Splashing a topless Duchess

15 09 2012

Category; Law, Privacy

British newspapers are crowing that they refrained from publishing photographs of a topless Kate, Duchess of Cambridge, while a French magazine, (to use tabloid terminology) splashed them. And that despite France having criminal laws protecting privacy! (click here for article)

The British papers are doing all that refraining, and all that pointing out of the pointlessness of a privacy law, because we are in the eye of the tornado that is the Leveson enquiry. Read the rest of this entry »





Deconstructing Harry

25 08 2012

Category: Law, Media, Privacy

Same guy, different set of photos

In allowing himself to be photographed, naked, or as they’d say in Nevada, butt naked, in the high-roller suite of a Las Vegas casino, with an equally naked young woman, or as they’d say in Nevada, a hottie, whose acquaintance could be measured more in minutes than hours, Prince Harry, or as they’d say in Windsor, His Royal Highness Prince Henry Charles Albert David of Wales, has proven himself the heir to his great great great grandfather Edward VII (click here), and a bit of an idiot.

But should the newspapers be publishing those photos? The short answer is;  yeah, why not?

Of course, that’s not to say they needed to be published, it’s just seriously; why not? Read the rest of this entry »





Nice try Mr Twitter

27 05 2011

Category; Media, Law, Privacy

If the courts took the approach I recently talked about and simply used the common law to deal with the issues raised by superinjunctions it’s been suggested to me this wouldn’t cover the twitter problem…it might stop the newspapers, but it can’t stop individuals tweeting away.

Yes it can. And the head of Twitter in Europe seems to have realised that too. Tony Wang recently warned that individual users who post secrets need to watch out because the law might come after them. Read the rest of this entry »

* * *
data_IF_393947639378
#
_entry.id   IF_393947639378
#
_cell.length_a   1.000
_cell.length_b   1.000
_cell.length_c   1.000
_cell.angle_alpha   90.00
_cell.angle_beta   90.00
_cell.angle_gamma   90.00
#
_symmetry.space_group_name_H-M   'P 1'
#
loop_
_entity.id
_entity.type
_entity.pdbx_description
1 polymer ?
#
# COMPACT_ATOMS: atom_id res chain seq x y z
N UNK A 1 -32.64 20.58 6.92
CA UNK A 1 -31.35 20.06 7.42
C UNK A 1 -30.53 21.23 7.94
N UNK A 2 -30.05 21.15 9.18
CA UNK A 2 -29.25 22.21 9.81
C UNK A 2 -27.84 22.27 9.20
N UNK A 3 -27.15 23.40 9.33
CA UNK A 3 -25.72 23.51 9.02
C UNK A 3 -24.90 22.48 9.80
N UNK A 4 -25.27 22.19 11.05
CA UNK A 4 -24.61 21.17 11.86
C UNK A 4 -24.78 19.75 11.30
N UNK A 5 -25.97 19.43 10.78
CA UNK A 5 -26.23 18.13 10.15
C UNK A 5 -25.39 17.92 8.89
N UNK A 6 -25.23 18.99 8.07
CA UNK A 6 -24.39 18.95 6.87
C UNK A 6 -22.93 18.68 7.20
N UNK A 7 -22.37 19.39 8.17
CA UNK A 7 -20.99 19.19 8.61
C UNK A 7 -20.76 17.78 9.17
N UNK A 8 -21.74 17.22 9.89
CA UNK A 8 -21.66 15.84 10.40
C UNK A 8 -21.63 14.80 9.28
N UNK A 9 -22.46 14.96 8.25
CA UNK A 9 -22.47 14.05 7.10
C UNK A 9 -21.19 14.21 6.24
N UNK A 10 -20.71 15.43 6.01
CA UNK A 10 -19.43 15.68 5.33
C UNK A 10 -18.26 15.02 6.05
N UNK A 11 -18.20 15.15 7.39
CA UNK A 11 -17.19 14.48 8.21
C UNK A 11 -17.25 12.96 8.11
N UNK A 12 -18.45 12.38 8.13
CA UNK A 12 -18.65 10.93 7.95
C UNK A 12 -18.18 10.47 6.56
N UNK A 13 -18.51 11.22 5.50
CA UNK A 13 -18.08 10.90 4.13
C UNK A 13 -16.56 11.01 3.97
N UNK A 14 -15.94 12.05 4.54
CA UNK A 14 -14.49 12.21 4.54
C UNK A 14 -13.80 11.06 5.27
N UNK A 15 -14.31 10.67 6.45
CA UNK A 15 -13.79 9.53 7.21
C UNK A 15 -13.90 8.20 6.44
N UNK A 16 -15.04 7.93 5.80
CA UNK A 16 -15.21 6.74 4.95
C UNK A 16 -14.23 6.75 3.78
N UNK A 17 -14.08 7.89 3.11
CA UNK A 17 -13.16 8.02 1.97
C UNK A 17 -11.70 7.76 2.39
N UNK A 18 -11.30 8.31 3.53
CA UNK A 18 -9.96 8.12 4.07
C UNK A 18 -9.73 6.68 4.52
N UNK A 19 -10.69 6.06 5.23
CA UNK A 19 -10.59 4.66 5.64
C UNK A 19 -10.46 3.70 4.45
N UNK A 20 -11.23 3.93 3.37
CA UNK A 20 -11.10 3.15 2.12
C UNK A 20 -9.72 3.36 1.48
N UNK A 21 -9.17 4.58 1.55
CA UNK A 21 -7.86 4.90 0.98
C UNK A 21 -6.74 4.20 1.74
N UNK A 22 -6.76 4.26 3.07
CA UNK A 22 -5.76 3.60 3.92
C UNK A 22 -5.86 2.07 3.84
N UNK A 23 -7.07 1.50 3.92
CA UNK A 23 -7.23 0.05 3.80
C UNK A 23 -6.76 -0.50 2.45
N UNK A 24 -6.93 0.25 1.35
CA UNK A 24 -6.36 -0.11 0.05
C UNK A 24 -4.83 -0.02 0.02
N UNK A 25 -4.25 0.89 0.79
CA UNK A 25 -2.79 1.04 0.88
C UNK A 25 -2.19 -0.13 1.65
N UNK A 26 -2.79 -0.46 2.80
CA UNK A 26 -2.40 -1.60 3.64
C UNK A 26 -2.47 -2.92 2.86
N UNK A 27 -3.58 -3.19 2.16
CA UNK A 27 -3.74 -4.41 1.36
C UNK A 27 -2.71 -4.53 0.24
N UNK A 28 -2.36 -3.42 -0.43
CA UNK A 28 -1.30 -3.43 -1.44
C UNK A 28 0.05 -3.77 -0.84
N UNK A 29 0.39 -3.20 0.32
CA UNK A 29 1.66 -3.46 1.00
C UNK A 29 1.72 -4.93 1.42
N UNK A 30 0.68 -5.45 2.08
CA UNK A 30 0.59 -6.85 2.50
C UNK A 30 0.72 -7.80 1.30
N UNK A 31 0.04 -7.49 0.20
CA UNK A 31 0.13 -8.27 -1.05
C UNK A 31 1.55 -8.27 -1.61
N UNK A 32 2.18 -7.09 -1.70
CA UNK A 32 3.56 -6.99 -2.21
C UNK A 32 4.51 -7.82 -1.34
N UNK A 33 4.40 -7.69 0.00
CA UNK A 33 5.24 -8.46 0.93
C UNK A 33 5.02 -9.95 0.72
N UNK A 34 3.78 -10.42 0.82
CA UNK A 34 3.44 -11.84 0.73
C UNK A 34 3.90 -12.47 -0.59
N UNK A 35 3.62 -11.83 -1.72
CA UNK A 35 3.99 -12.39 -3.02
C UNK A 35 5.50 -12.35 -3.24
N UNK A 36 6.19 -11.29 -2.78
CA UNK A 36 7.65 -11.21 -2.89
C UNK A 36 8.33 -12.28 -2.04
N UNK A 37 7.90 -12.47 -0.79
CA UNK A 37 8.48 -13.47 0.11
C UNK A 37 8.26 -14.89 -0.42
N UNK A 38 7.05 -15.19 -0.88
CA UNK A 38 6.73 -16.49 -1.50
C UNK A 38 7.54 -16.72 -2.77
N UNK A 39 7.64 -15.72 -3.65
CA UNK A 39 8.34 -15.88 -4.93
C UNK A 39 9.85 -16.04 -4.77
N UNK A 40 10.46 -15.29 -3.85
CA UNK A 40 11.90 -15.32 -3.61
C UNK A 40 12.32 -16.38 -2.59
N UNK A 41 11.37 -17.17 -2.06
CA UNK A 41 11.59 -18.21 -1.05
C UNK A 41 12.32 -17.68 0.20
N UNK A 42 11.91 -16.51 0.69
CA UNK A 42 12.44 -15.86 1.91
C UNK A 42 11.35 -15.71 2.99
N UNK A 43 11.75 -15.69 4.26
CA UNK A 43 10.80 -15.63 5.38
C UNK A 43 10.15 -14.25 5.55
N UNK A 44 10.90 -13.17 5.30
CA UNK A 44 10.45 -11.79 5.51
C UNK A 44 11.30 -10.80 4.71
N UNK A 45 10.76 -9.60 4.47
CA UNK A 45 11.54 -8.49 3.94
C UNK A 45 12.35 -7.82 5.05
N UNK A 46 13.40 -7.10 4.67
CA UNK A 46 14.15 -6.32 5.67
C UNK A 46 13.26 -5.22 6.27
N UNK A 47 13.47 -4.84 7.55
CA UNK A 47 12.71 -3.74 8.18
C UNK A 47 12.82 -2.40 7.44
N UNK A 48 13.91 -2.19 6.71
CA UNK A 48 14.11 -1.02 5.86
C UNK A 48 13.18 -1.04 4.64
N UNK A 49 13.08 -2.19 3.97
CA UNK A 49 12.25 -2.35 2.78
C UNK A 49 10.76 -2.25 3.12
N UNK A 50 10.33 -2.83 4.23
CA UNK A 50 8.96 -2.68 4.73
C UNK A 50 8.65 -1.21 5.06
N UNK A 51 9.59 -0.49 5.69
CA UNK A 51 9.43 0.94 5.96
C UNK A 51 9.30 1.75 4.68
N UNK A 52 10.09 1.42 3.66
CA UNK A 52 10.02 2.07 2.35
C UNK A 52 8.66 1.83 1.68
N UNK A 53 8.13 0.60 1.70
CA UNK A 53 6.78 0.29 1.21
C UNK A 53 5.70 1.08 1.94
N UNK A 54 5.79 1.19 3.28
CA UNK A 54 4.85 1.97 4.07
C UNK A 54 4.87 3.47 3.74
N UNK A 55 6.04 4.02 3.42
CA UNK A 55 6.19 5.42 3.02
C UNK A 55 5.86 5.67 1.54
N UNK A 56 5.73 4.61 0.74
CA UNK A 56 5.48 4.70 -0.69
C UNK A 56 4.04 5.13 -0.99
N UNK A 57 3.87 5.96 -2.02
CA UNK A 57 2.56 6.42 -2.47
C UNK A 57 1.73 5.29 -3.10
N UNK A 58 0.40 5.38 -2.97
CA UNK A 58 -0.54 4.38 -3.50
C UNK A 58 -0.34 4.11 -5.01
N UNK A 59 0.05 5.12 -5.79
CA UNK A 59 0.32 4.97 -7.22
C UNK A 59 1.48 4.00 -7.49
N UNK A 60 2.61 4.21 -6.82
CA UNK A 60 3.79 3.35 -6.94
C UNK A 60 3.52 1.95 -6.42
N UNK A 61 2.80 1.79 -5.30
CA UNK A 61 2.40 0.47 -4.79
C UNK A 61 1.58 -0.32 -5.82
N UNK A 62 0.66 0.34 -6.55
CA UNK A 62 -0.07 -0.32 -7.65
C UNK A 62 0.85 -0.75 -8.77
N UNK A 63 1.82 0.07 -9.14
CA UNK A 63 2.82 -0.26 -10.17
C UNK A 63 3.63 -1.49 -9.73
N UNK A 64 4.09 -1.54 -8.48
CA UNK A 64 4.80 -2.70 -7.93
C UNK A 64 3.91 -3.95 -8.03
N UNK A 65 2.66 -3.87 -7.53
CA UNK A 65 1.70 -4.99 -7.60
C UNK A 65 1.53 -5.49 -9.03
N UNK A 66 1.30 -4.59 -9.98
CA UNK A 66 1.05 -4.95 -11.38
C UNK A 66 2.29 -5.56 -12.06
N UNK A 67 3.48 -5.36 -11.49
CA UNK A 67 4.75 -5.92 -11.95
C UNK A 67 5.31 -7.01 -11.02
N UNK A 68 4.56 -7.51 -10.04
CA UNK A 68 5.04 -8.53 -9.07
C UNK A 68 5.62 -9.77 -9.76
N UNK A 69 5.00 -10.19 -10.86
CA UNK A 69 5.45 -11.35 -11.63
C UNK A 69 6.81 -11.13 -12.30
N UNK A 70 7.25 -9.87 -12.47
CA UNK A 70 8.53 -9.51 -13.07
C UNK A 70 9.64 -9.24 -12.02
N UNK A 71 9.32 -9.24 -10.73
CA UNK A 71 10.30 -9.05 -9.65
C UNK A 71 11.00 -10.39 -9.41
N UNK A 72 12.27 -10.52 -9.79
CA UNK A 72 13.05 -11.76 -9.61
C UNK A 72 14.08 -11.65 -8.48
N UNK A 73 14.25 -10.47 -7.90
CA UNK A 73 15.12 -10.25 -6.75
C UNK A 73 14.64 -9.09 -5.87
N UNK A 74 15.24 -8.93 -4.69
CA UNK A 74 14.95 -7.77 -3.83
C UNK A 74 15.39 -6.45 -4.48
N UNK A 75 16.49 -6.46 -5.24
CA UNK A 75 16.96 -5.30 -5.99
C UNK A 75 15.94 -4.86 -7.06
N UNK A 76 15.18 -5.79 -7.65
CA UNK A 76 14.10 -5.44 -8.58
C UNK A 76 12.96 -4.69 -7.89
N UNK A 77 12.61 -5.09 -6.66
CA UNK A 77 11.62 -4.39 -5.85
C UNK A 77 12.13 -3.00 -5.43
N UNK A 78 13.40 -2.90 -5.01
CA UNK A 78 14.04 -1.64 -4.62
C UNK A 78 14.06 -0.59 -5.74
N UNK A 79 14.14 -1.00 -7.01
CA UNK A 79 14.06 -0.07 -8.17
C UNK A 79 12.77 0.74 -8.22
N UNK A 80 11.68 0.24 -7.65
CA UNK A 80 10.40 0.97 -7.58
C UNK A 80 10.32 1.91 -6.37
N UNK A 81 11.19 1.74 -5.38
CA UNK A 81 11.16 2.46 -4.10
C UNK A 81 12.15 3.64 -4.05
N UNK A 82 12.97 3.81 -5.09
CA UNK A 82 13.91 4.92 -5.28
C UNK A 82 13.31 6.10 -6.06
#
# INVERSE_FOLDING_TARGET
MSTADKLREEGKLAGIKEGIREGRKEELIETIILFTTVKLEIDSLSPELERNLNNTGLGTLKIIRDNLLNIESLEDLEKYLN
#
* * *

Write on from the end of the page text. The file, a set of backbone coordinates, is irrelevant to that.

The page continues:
Super Solution to Super Injunctions

24 05 2011

Category: Law, Media, Privacy

The legal earthquake over superinjunctions is the result of a number of tectonic plates crashing up against each other; European legal codes v English common law, and European privacy v Anglo-Saxon free speech.

There’s no good reason this has become such a public mess. Except that the law is not used to being hurried and lobbied and that is what has happened. A whole new, untested, area of law emerged after Max Mosley won his privacy case. The judges were thrown by this and have been struggling ever since to come up with a credible and coherent response. There is one – and it lies within longstanding English law. Read the rest of this entry »





The Saucy Spy

6 07 2010

Category: LawMedia, Privacy

Anna Chapman is, allegedly, a Russian spy. She’s also young and  good looking, which makes it acceptable for her British ex-husband to sell intimate photographs of her to a British newspaper and for that newspaper to publish them.

Now that we have laws protecting privacy we still need to counter the idea that someone who is alleged to have done something ‘bad’ or ‘wrong’ loses all those rights. They don’t. Read the rest of this entry »








Follow

Get every new post delivered to your Inbox.